Keir Starmer has said police have questions to answer over how a gunman obtained a firearms licence after it was revoked but reinstated following an anger management course.
The Labour leader also suggested that gun licensing laws could be urgently tightened in the wake of Jake Davison shooting dead five people in Plymouth before turning the weapon on himself.
“I think there are wider questions,” he said. “How on earth did he get a gun licence in the first place? What back-up checks were done?
“I am glad there is the investigation already into why the licence was returned. I do think there are wider questions here and that could involve a review of the gun licensing laws because there are other questions here that urgently need to be addressed.”
The home secretary, Priti Patel, paid her respects to the victims of the mass shooting in Keyham by placing a floral tribute near to the scene. She was joined on her visit on Saturday by Devon and Cornwall police chief constable Shaun Sawyer and local Labour MP Luke Pollard, then spoke to members of the local neighbourhood watch team.
“It’s tragic beyond words, really, really tragic, for a range of reasons, and obviously for those involved,” she said.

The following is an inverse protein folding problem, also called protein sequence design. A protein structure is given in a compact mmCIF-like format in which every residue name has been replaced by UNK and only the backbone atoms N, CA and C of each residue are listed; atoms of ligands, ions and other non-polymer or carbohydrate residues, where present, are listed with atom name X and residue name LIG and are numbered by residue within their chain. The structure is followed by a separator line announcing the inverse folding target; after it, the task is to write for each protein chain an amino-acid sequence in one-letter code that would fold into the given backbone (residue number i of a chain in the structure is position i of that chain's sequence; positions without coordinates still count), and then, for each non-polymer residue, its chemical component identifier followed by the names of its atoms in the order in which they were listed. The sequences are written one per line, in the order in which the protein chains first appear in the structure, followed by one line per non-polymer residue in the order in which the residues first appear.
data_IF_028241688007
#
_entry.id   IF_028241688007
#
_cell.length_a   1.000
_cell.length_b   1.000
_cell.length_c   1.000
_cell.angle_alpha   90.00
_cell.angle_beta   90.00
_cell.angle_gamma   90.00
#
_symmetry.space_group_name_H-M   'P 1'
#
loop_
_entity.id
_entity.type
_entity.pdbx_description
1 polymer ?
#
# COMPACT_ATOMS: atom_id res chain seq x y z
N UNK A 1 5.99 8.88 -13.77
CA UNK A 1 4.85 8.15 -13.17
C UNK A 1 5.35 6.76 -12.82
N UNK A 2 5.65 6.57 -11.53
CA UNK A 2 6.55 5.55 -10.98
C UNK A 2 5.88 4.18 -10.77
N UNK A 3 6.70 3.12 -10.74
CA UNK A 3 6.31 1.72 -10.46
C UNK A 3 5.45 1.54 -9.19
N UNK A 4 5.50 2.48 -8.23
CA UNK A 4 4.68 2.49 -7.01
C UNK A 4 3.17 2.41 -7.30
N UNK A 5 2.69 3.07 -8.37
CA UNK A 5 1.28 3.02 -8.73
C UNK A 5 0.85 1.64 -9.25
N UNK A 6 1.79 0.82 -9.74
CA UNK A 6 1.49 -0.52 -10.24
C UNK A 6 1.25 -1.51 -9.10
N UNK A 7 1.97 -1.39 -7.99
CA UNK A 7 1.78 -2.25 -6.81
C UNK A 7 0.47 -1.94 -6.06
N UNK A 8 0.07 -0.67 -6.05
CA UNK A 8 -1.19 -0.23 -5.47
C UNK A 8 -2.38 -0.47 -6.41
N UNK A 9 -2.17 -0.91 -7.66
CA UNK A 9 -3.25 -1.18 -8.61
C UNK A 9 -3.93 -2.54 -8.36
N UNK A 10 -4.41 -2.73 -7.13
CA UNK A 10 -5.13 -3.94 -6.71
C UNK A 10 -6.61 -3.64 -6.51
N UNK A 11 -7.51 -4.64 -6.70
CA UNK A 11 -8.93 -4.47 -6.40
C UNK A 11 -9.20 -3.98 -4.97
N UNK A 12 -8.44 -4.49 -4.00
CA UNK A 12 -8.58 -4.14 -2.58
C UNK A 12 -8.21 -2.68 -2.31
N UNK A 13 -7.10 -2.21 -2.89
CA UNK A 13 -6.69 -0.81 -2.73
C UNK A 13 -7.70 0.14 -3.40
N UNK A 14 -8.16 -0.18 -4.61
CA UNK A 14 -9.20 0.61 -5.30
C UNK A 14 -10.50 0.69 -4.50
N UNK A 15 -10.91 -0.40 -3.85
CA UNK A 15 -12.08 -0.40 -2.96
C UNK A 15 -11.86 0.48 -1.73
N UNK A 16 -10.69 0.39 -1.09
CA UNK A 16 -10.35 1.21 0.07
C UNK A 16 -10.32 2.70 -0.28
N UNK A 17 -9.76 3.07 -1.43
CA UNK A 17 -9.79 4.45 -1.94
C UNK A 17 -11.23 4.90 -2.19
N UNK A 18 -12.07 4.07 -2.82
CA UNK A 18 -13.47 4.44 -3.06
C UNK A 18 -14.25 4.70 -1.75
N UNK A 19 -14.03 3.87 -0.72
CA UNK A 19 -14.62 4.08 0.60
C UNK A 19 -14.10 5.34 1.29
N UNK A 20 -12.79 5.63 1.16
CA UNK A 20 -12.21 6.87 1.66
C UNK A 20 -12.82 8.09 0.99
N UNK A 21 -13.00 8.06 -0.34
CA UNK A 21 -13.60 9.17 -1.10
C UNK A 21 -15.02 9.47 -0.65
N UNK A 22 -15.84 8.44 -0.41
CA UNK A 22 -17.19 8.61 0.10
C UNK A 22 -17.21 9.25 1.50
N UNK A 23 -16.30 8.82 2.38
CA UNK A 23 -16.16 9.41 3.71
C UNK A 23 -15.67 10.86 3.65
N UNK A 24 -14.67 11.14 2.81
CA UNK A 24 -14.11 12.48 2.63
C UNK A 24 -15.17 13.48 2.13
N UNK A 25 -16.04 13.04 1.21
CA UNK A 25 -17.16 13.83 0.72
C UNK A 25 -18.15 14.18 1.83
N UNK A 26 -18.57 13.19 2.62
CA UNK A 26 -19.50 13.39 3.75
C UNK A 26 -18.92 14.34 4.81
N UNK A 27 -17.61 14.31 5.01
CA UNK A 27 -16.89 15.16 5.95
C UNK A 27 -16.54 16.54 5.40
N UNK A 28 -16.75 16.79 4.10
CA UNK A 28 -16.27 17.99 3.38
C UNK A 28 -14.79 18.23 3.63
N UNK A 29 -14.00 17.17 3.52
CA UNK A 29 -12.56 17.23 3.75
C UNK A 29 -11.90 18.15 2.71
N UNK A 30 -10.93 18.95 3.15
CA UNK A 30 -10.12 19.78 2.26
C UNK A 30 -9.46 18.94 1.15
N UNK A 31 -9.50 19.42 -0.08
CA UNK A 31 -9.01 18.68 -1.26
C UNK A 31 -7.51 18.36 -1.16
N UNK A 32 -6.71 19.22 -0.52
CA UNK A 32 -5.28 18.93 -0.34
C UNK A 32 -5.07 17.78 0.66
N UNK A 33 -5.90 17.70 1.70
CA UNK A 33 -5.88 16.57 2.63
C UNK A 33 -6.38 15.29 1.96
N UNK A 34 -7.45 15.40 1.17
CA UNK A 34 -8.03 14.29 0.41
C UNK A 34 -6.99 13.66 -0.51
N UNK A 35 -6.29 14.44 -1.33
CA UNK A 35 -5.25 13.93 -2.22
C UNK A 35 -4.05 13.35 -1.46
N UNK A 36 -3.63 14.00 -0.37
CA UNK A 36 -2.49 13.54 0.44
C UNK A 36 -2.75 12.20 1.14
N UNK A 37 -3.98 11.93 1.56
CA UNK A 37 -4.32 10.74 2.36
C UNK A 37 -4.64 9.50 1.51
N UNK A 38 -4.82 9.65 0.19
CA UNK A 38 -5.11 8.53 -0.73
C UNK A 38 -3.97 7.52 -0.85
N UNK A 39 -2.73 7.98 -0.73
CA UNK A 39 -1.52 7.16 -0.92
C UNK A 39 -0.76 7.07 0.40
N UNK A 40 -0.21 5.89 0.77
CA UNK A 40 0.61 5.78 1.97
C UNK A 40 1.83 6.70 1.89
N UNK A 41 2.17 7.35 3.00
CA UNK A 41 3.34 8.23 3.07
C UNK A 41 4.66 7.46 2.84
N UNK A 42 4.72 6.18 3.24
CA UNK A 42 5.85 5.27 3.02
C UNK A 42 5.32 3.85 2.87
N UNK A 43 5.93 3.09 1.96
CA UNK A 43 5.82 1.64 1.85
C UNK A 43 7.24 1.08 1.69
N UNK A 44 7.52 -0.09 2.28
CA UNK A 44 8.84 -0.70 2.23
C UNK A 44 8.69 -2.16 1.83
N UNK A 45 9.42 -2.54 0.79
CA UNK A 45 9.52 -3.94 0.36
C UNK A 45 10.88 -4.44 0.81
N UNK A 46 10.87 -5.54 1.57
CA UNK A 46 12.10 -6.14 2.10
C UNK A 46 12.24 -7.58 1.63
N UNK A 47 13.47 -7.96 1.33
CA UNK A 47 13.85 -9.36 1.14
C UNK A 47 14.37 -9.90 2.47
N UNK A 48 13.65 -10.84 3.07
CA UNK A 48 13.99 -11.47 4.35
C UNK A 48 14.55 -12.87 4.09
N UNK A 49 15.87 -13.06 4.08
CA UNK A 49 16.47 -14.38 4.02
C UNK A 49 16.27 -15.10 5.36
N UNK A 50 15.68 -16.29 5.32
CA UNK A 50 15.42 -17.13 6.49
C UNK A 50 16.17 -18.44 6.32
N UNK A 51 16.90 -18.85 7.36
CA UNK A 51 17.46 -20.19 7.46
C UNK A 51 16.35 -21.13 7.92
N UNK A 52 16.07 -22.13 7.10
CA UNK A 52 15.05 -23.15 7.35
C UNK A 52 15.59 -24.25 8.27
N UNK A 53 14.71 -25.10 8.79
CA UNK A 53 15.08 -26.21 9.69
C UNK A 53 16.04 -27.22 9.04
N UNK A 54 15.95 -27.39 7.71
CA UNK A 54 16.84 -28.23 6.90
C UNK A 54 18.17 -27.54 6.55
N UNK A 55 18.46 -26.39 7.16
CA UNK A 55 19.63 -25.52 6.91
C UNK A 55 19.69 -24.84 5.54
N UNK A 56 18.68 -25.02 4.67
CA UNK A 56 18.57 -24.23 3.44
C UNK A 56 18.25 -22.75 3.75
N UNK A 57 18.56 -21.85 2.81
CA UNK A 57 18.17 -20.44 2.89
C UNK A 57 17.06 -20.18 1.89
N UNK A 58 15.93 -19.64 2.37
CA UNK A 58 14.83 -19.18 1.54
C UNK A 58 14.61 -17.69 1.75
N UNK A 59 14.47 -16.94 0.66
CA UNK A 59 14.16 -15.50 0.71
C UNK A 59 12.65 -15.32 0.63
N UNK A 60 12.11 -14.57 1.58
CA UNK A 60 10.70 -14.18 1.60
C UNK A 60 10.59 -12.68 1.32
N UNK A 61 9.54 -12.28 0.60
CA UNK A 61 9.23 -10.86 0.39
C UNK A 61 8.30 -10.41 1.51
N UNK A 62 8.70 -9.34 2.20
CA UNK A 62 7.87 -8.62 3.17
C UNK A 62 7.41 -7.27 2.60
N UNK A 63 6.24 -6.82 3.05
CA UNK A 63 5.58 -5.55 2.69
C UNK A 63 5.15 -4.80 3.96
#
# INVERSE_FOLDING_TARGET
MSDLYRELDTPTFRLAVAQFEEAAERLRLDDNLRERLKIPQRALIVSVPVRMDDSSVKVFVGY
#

An Independent Office for Police Conduct (IOPC) investigation is under way into the possession of a shotgun and a firearms licence by Jake Davison, who also killed his mother before killing himself. They were returned to him in July after being removed by police in December 2020 after an allegation of assault in September 2020, the watchdog said.
The IOPC regional director David Ford said the referral related to Thursday’s events as well as “police contact with Jake Davison prior to the incident, including the force’s role and actions regarding firearms licensing”.
It will also look at whether the force had information concerning Davison’s mental health and if this was “appropriately considered”.
Plymouth city council’s leader, Nick Kelly, said the investigation could reveal wider issues to do with the scrutiny given to people who are granted firearms licences.
“My own view with regards to guns is I think why do you need a gun in the first place?” he said. “If there’s a very legitimate reason, well I would not want to take guns away from everybody, but I think gun crime in Plymouth is unheard of, perhaps nationally there’s more of an issue.
“We just need to review it, look at the facts in this specific case and hopefully if tighter legislation is required that will be forthcoming.”
Davison’s social media use suggests an obsession with the “incel” culture – meaning “involuntary celibate” – which has amassed a following online among some men who feel they are being oppressed by women due to a perceived lack of sexual interest. He also wrote online about his desire to own particular firearms.